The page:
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Life History as a Correlated Complex

Coming Apart contains many passages that establish connections across all variables under scrutiny:

  • 1. “At that time, 38 percent of white males ages 20-49 who were on probation had not completed high school, more than four and a half times the overall dropout rate” (Murray 2012, p. 192).
  • 2. “That information reveals an extraordinarily strong relationship between the mother’s education and the likelihood that she gives birth as an unmarried woman” (Murray 2012, p. 161).
  • 3. “People who attend church regularly and report that religion is an important part of their lives have longer life expectancies, less disability in old age, and more stable marriages... there is strong evidence for the relationship of religiosity to happiness and satisfaction with life, self-esteem, less depression, and less substance abuse ... the list goes on” (Murray 2012, p. 201).
  • 4. “No matter what the outcome being examined—the quality of the mother-infant relationship, externalizing behavior in childhood (aggression, delinquency, and hyperactivity), delinquency in adolescence, criminality as adults, illness and injury in childhood, early mortality, sexual decision making in adolescence, school problems and dropping out, emotional health, or any other measure of how well or poorly children do in life—the family structure that produces the best outcomes for children, on average, are two biological parents who remain married” (Murray 2012, p. 158).

From a life history perspective, this is not at all surprising. Life history evolution is the only meta-theory elegantly explaining these many intercorrelations. Recall, life history evolution aggregates seven factors, which form an interdependent complex. It is as if these seven factors were links on a chain. Any one link can be elevated or depressed only slightly before elevating or depressing the chain as a whole. Figueredo et al. (2006) most pointedly explain this interdependence across these many variables from a life history perspective in a passage that merits extended quotation:

The social and behavioral literature indicates that many behavioral traits commonly considered “social problems” in modern industrial society occur in such clusters. A number of independent literatures consistently describe a positive manifold of correlations among many common human behavioral traits considered “social problems.” Theories derived from the Standard Social Science Model do not fully account for this positive manifold or cluster of “social problems,” but Life History Theory does because it instead construes such clusters to be coordinated arrays of contingently adaptive life-history traits. The literature examining teen pregnancy describes an entire cluster of what are considered “social problems” in modern industrial society. Teen pregnancy is predictive of both welfare dependence and the intergenerational transmission of poverty (Bonell, 2004; Gueorguieva et al., 2001; Smith, 2000; Spencer, 2001). Also, simply belonging to a group identified as high-risk sexually active teens (defined as teens who have had sexual intercourse six or more times in the past six months and rarely or never used birth control) predicts low socioeconomic status, sexual intercourse before the age of 15, non-use of birth control, and having multiple sexual partners (Kivisto, 2001). These same behaviors occur concurrently with poor school performance, alcohol and illicit substance use, and having friends in gangs (Kivisto, 2001). Reports from males indicating a history of impregnating others, multiple sexual partners, presence of an STD, drug abuse, and unreliable condom use indicate strong positive correlations among these variables. (Guagliardo et al. 1999)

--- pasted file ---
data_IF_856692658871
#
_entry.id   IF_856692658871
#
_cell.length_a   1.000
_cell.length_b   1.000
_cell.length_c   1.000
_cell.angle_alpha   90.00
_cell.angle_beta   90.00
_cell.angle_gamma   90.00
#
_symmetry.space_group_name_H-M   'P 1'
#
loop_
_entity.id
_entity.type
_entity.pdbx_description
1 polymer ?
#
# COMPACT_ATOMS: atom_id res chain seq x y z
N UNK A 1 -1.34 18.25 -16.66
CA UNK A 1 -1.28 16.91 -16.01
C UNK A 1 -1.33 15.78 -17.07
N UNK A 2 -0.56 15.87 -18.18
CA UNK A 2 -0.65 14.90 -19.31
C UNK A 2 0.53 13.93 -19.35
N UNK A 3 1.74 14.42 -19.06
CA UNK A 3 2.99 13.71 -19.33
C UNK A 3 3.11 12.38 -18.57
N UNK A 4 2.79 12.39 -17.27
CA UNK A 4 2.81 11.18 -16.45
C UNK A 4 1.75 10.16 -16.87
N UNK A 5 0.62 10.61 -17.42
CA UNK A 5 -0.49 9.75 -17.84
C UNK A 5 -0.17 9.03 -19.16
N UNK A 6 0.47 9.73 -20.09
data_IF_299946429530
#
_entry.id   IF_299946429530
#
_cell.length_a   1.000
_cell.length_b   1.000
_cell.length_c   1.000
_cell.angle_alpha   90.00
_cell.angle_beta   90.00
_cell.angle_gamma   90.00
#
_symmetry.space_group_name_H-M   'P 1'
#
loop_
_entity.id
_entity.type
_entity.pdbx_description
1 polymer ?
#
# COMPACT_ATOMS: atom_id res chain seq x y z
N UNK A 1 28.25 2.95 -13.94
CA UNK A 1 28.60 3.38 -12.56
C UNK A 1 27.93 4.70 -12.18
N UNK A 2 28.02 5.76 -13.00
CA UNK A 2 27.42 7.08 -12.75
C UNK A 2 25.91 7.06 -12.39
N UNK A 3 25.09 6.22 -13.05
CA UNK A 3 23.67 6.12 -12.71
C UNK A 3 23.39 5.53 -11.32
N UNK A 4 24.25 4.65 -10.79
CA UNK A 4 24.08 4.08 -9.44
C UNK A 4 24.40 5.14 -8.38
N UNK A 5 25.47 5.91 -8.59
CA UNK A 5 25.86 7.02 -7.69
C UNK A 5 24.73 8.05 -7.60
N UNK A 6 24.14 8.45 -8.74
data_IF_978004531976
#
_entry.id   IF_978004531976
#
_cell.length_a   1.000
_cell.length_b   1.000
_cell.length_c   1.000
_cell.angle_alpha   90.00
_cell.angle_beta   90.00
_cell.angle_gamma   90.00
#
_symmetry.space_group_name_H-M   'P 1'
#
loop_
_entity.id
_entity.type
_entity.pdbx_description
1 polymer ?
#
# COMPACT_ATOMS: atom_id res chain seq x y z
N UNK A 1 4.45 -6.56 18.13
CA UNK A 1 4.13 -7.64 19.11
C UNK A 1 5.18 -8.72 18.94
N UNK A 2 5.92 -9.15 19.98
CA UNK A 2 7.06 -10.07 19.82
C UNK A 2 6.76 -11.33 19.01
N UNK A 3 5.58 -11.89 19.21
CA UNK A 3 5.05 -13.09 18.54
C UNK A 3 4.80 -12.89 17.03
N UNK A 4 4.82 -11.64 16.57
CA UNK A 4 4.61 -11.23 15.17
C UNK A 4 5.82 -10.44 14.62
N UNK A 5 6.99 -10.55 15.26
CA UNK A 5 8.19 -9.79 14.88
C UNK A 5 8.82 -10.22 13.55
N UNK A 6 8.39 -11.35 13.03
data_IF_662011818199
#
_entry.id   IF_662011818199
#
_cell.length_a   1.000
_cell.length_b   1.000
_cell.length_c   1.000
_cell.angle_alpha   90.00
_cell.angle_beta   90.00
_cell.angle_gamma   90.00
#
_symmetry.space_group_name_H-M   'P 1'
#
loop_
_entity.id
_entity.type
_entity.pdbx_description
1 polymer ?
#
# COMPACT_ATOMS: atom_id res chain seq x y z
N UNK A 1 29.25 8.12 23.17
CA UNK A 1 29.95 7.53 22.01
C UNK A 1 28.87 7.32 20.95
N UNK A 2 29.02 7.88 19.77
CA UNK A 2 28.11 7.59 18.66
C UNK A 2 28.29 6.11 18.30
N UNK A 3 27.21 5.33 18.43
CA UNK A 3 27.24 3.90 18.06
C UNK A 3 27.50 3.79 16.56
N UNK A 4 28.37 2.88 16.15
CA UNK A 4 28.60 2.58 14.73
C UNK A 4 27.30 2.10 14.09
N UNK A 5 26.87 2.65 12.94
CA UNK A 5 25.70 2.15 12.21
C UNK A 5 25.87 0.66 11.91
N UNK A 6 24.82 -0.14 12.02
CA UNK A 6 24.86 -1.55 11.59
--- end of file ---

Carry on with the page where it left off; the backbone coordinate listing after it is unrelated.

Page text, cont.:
In short, life history perspective suggests that the outcomes of Fishtown are a complex. Because life history confers an underlying biology of time relevant investment, violent crime, property crime, low marriage rates, father absence, early birth, low educational achievement, low income, poverty, outsized use of government services, lack of religiosity, and reduced achievement striving will reliably co-occur.

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